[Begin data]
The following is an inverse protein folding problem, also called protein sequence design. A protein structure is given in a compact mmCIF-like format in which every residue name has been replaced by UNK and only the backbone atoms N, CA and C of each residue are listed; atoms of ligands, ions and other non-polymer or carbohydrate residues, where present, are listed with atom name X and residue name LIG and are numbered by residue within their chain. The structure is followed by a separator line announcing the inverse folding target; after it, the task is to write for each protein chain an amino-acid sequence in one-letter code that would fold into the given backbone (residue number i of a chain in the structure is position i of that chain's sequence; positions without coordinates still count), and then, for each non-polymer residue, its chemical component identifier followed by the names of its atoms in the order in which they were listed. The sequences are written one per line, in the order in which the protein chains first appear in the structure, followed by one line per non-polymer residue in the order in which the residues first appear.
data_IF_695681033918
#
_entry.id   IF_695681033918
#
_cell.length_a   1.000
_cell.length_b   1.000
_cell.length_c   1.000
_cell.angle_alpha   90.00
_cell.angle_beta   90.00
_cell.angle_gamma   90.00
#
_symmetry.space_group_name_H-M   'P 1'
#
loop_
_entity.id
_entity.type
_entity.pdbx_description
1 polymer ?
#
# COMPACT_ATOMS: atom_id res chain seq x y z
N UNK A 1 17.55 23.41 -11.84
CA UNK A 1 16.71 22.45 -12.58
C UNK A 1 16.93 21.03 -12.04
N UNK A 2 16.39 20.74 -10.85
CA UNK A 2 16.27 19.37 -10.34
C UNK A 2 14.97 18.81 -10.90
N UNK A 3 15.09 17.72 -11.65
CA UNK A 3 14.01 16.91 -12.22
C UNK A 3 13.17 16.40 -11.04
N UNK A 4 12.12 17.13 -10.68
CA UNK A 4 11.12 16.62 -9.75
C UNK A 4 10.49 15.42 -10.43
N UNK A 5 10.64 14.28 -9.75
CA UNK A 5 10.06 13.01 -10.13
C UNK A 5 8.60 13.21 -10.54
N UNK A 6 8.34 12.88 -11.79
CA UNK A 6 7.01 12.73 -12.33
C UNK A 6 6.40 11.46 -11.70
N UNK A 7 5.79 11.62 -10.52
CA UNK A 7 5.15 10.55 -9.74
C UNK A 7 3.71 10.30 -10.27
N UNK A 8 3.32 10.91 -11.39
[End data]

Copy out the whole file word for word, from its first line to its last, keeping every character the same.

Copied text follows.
The following is an inverse protein folding problem, also called protein sequence design. A protein structure is given in a compact mmCIF-like format in which every residue name has been replaced by UNK and only the backbone atoms N, CA and C of each residue are listed; atoms of ligands, ions and other non-polymer or carbohydrate residues, where present, are listed with atom name X and residue name LIG and are numbered by residue within their chain. The structure is followed by a separator line announcing the inverse folding target; after it, the task is to write for each protein chain an amino-acid sequence in one-letter code that would fold into the given backbone (residue number i of a chain in the structure is position i of that chain's sequence; positions without coordinates still count), and then, for each non-polymer residue, its chemical component identifier followed by the names of its atoms in the order in which they were listed. The sequences are written one per line, in the order in which the protein chains first appear in the structure, followed by one line per non-polymer residue in the order in which the residues first appear.
data_IF_695681033918
#
_entry.id   IF_695681033918
#
_cell.length_a   1.000
_cell.length_b   1.000
_cell.length_c   1.000
_cell.angle_alpha   90.00
_cell.angle_beta   90.00
_cell.angle_gamma   90.00
#
_symmetry.space_group_name_H-M   'P 1'
#
loop_
_entity.id
_entity.type
_entity.pdbx_description
1 polymer ?
#
# COMPACT_ATOMS: atom_id res chain seq x y z
N UNK A 1 17.55 23.41 -11.84
CA UNK A 1 16.71 22.45 -12.58
C UNK A 1 16.93 21.03 -12.04
N UNK A 2 16.39 20.74 -10.85
CA UNK A 2 16.27 19.37 -10.34
C UNK A 2 14.97 18.81 -10.90
N UNK A 3 15.09 17.72 -11.65
CA UNK A 3 14.01 16.91 -12.22
C UNK A 3 13.17 16.40 -11.04
N UNK A 4 12.12 17.13 -10.68
CA UNK A 4 11.12 16.62 -9.75
C UNK A 4 10.49 15.42 -10.43
N UNK A 5 10.64 14.28 -9.75
CA UNK A 5 10.06 13.01 -10.13
C UNK A 5 8.60 13.21 -10.54
N UNK A 6 8.34 12.88 -11.79
CA UNK A 6 7.01 12.73 -12.33
C UNK A 6 6.40 11.46 -11.70
N UNK A 7 5.79 11.62 -10.52
CA UNK A 7 5.15 10.55 -9.74
C UNK A 7 3.71 10.30 -10.27
N UNK A 8 3.32 10.91 -11.39